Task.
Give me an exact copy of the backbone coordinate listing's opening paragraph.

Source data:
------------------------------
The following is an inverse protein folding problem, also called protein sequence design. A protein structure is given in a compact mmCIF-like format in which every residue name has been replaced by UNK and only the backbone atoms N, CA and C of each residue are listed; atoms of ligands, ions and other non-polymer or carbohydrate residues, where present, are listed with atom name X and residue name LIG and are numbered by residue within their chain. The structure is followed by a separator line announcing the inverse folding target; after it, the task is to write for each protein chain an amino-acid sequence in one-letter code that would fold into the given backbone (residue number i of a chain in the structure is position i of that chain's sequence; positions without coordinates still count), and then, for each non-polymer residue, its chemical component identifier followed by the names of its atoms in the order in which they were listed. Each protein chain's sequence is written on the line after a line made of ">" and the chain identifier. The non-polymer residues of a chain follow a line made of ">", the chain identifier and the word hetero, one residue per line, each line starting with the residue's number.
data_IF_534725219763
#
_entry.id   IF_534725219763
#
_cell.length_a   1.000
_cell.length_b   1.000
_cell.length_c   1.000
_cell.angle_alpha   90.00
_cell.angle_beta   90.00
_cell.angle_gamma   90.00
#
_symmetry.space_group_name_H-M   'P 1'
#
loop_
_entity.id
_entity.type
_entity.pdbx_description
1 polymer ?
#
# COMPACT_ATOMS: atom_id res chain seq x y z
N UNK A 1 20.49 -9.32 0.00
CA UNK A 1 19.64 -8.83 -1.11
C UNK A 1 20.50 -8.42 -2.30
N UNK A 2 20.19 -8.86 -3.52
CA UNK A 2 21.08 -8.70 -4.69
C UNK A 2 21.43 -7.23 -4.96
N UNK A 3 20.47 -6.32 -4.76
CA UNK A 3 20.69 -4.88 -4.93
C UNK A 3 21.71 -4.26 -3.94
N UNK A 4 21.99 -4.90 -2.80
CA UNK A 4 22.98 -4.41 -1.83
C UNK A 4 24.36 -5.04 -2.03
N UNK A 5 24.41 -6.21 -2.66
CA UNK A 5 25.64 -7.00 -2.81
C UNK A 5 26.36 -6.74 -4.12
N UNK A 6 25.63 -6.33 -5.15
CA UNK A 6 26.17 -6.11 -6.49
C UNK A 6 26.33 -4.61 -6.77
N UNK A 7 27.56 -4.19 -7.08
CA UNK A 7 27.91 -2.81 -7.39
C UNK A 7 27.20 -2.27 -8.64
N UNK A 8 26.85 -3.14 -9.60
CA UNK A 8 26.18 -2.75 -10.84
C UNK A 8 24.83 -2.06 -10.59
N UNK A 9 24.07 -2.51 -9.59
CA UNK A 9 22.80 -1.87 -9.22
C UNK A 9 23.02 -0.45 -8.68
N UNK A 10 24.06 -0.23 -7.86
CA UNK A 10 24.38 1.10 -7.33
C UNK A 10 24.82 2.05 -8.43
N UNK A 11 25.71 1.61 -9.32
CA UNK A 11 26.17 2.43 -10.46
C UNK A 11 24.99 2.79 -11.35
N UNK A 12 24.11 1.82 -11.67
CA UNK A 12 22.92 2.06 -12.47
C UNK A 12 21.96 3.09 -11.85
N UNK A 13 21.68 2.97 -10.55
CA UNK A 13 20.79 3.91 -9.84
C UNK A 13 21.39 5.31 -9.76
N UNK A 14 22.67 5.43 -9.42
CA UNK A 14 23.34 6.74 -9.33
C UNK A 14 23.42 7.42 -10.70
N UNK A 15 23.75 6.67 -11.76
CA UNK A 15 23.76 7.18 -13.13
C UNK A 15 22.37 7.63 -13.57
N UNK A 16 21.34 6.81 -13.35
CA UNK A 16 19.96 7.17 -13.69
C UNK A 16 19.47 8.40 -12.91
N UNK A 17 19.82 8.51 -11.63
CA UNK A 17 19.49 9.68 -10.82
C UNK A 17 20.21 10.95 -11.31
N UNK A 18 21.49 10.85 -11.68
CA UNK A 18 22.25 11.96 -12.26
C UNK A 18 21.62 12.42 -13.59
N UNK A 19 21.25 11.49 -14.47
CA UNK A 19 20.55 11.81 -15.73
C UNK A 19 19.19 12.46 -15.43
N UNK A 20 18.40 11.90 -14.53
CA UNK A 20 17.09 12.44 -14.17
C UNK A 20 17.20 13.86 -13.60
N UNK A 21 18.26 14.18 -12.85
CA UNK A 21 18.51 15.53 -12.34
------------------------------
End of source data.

The following is an inverse protein folding problem, also called protein sequence design. A protein structure is given in a compact mmCIF-like format in which every residue name has been replaced by UNK and only the backbone atoms N, CA and C of each residue are listed; atoms of ligands, ions and other non-polymer or carbohydrate residues, where present, are listed with atom name X and residue name LIG and are numbered by residue within their chain. The structure is followed by a separator line announcing the inverse folding target; after it, the task is to write for each protein chain an amino-acid sequence in one-letter code that would fold into the given backbone (residue number i of a chain in the structure is position i of that chain's sequence; positions without coordinates still count), and then, for each non-polymer residue, its chemical component identifier followed by the names of its atoms in the order in which they were listed. Each protein chain's sequence is written on the line after a line made of ">" and the chain identifier. The non-polymer residues of a chain follow a line made of ">", the chain identifier and the word hetero, one residue per line, each line starting with the residue's number.